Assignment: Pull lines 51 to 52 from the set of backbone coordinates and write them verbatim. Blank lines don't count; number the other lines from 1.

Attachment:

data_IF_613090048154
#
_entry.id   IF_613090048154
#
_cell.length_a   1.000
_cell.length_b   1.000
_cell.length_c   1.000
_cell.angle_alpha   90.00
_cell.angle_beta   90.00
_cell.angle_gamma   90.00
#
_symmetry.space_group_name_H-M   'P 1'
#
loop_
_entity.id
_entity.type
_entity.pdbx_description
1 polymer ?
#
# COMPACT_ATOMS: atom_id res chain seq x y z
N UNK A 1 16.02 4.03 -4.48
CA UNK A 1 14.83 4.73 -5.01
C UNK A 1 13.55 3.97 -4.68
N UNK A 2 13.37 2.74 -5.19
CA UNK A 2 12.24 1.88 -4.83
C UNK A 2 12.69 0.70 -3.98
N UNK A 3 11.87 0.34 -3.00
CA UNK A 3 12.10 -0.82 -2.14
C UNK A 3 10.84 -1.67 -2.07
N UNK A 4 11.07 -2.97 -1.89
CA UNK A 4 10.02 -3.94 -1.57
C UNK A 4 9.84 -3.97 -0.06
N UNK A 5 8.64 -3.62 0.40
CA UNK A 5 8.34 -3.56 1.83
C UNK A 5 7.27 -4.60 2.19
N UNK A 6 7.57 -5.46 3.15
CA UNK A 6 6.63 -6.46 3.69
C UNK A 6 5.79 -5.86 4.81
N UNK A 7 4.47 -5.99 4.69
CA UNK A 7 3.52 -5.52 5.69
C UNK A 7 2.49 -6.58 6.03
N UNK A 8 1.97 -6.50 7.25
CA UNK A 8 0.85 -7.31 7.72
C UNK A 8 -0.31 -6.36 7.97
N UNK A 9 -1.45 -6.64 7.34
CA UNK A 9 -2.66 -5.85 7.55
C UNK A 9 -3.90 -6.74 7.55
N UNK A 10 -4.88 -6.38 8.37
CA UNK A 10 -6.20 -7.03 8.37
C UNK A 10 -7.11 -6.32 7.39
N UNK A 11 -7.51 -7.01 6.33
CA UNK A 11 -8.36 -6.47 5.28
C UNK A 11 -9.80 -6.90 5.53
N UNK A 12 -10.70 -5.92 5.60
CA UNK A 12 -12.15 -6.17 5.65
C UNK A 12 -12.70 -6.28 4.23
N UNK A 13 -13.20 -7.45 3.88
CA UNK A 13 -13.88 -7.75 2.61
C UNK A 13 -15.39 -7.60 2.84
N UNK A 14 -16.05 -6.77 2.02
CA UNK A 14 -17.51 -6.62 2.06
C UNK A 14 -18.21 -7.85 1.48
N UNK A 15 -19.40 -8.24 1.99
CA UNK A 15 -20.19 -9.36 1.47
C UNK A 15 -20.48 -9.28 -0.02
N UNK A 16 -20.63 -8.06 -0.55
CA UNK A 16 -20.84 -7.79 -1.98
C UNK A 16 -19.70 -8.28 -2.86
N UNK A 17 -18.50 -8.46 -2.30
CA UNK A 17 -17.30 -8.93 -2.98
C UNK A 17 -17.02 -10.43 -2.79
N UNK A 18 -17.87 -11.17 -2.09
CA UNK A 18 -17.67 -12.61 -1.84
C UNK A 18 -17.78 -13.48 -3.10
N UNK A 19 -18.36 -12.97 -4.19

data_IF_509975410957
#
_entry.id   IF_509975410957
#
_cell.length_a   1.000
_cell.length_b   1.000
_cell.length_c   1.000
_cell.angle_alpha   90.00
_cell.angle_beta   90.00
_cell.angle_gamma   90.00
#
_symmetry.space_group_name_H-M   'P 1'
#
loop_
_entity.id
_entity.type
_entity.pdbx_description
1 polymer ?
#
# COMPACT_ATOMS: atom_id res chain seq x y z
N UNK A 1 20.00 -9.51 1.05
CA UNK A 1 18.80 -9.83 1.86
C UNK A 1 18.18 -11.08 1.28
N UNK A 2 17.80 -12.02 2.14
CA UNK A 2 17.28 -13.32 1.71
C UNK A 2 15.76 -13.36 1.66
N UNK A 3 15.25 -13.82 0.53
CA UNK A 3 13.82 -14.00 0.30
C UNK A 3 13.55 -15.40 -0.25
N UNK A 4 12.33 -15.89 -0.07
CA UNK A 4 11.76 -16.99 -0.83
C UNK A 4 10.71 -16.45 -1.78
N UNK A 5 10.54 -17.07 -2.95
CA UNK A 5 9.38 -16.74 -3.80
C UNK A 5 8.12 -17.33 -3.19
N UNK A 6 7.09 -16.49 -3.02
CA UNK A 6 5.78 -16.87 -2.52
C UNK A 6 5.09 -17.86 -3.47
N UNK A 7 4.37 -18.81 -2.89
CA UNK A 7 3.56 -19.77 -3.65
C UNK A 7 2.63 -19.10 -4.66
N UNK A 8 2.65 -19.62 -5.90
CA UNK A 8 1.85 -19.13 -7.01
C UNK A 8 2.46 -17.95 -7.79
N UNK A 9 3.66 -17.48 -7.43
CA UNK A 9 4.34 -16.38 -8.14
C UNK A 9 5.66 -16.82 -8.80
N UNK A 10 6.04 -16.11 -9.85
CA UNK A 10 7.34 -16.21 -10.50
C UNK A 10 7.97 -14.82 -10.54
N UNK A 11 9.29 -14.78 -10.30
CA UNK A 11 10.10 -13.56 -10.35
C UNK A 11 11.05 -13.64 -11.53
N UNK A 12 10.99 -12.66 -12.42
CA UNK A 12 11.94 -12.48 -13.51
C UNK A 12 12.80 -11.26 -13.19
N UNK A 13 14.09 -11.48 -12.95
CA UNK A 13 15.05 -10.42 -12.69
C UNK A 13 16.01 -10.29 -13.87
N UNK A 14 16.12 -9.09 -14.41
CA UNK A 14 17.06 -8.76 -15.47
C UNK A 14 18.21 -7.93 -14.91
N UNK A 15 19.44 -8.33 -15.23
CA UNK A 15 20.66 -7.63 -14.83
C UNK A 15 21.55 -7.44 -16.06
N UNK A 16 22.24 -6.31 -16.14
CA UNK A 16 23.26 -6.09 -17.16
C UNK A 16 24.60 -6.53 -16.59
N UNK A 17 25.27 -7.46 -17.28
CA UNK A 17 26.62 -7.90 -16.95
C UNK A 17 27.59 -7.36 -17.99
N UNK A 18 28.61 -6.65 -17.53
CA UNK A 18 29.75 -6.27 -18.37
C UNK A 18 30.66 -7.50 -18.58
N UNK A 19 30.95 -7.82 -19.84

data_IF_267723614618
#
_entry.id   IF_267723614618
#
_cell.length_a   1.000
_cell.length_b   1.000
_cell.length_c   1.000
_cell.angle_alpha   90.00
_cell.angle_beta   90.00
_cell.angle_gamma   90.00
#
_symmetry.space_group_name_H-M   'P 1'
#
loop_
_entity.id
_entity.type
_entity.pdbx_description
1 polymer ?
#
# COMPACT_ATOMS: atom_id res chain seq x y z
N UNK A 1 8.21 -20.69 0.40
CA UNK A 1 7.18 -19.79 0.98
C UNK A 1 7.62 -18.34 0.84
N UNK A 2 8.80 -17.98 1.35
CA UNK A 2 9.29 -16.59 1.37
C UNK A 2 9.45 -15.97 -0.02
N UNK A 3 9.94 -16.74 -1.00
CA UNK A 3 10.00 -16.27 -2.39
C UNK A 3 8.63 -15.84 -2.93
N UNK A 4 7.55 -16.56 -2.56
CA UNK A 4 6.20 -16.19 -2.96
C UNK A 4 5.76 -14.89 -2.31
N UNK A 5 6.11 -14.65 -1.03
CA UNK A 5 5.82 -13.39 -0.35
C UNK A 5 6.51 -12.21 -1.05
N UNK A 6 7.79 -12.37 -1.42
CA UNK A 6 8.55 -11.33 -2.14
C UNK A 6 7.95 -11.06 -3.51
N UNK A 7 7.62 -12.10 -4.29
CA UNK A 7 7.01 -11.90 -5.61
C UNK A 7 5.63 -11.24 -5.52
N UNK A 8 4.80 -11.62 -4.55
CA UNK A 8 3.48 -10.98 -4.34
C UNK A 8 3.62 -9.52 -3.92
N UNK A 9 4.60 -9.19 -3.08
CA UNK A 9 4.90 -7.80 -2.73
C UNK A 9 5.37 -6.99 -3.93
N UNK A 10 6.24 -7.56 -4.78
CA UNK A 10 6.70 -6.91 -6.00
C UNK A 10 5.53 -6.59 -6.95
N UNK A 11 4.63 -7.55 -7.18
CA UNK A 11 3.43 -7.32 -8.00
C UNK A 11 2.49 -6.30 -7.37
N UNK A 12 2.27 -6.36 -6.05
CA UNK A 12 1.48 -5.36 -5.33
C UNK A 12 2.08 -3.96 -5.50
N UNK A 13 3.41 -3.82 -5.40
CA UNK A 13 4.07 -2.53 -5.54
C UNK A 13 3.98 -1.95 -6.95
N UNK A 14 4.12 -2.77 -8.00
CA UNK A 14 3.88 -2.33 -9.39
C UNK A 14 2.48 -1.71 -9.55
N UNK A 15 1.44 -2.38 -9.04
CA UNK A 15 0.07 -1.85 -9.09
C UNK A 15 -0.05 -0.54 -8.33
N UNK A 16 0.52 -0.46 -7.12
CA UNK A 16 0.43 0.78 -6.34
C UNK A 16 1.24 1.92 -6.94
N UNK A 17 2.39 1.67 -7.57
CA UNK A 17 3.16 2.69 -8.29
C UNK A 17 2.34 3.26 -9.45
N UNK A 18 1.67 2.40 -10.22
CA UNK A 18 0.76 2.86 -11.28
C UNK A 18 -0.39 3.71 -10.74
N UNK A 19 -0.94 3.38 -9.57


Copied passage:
N UNK A 11 -7.51 -7.01 6.33
CA UNK A 11 -8.36 -6.47 5.28